Ben Jacobs | Sports Journalist for CBS Sports

Hi Ben, thank you for taking the time to speak to us today. Let’s roll back to the early days, when did you know you wanted to work in football?

I knew I wanted to work in football as soon as I realised I was too rubbish to actually play football. I was an overly flamboyant and highly frustrating left winger for Oadby Owls until I was 14. The coach there told me I was a far better talker than player, so I thought why not try my hand at broadcasting. I used to do this over games of Subbuteo, much to the frustration of my dad. And we would always listen to Leicester games on the radio as kids and I just loved how passionate and vivid the commentators were. I still think it really cool that listeners hang on every single word a radio commentator says because they are your sole guide. It’s one of my favourite things to do.

What does a ‘typical’ week look like for you?

There is no typical week, that’s part of the appeal of the job. But at CBS we have rights to Champions League, Serie A, NWSL and WSL. I focus on original multi-platform storytelling and breaking news. The latter keeps me busy during the transfer window. My week entails a lot of calls and emails, a worrying amount of coffee and often being locked away in a voiceover booth or edit suite.

What are the most enjoyable and difficult parts of your role?

I love going on site and getting face time with players, especially in a more controlled environment when you can really get to know them. I was lucky enough to do this at the Champions League Final with CBS. I even got to go on an open-top bus through Paris with Ronaldinho. I am also very passionate about socially-conscious led storytelling. During the pandemic I did a big investigative piece on the Afghan Women’s National Team and their fight for justice against sexual abuse. These type of stories are so important because they can help lead to change and give a platform to someone who really needs it. The hardest part of the job is finding enough hours in the day and evolving with the ever-changing landscape.

The transfer window has just shut, how do you find this period? I’m sure it keeps you very busy?

The transfer window is exciting and exhausting in equal measure. There are parts of it I really enjoy but keeping a healthy work-life balance during it is tough. Success during a window as a journalist is to some extent forged long before it opens. I always tell aspiring transfer reporters, you won’t get told much if you don’t build up the trust first, and the best time to do that is when owners, sporting directors or agents aren’t in a mad dash to get deals done. The challenge is always standing information up with multiple sources since buyers and sellers often have different narratives and fees are hotly disputed, too.

Who are your favourite sports journalists at the moment and what do you think it is that makes them so brilliant?

I have huge respect for David Ornstein and many of his Athletic colleagues, too. David is brilliant because he puts in the effort to make personal as well as professional contacts and has tremendous written and broadcast skills. That’s rare and it allows him to get across his story in a highly engaging and creative manner. I am also a big fan of Alex Stewart, who I went to University with. Alex has a knack of making complicated football analytics seem simple and entertaining, which is no easy task.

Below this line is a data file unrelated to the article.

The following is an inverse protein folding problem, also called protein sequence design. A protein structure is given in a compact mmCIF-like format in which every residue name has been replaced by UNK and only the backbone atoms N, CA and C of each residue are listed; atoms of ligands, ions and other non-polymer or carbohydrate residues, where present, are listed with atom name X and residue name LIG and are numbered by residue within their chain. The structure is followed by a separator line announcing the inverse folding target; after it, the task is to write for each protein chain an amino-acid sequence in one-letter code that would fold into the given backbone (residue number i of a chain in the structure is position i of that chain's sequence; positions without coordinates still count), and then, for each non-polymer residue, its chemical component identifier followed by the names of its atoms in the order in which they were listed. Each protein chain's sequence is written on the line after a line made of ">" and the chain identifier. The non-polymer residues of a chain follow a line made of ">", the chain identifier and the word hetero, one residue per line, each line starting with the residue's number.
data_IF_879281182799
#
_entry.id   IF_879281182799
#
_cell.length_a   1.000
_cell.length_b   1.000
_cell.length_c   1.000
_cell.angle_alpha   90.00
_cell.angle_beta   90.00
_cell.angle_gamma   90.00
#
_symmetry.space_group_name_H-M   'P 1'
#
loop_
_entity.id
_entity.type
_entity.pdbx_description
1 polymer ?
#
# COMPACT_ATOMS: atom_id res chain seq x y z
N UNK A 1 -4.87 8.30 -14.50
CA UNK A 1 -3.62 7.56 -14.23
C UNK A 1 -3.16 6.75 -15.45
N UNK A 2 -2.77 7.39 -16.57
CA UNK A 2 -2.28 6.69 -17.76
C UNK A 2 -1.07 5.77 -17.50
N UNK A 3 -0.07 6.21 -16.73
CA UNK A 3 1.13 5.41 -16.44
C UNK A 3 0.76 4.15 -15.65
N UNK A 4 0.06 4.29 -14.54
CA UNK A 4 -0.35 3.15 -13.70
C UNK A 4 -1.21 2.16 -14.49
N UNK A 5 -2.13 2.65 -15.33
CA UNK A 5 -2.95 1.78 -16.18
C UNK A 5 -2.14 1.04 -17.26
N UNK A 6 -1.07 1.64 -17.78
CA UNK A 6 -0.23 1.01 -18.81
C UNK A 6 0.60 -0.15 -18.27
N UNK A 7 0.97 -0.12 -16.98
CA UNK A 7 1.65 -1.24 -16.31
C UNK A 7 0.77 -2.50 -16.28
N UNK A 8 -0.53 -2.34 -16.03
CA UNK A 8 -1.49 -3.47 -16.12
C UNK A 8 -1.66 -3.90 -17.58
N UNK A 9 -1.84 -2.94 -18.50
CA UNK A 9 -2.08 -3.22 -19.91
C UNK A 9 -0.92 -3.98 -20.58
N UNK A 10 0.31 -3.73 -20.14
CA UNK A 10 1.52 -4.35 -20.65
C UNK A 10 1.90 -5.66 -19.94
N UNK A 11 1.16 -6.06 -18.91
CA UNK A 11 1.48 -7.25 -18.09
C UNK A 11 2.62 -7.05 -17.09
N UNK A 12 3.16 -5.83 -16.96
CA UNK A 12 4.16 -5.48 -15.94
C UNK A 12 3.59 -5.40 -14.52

What general advice would you give to individuals looking to pursue a similar career path as yours?

Those looking to break into the industry often have new skillsets us older journalists don’t and that can be of huge value. So many outlets want digital-led story telling and recent graduates tend to be very familiar with newer social platforms and capable of presenting, voicing, writing and editing. I would encourage anyone looking for an opportunity to use your own platforms to make as much content as possible. Stay passionate and persistent, too, since opportunities often come in the most unexpected ways. And don’t be afraid to reach out for advice. Most of us are very willing to help in any way we can and I am always open to coming on shows by young journalists to support their growth.

Where do you see your career in the future? Are there any specific objectives you hope to achieve?

My main aim is to continue to tell stories that really matter. These tend to require more time and investment but they are always worth it in the end. I would also like to make another sports-themed documentary one day. I have already produced one, from my time at beIN Sports, called Equal Playing Field. It tells the story of the highest-ever football match on top of Kilimanjaro and was in aid of promoting gender equality in sport. I still can’t believe I made it to the top!

What do you do to switch off outside of work?

I studied English at University and I still love reading, especially post-modern literature. I am a closet TS Eliot and James Joyce fan. I also have a five-year-old goldendoodle, who keeps me busy and amused and barks every time she sees Cristiano Ronaldo on TV.

And finally Ben, where can people find you on social media to connect?

You can follow me on Twitter via @JacobsBen or @bendavidjacobs on Instagram (mostly if you want to see cute dog photos).

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Freelance Football Opps

Freelance Football Opps

Connecting freelancers in football (soccer) to paid work.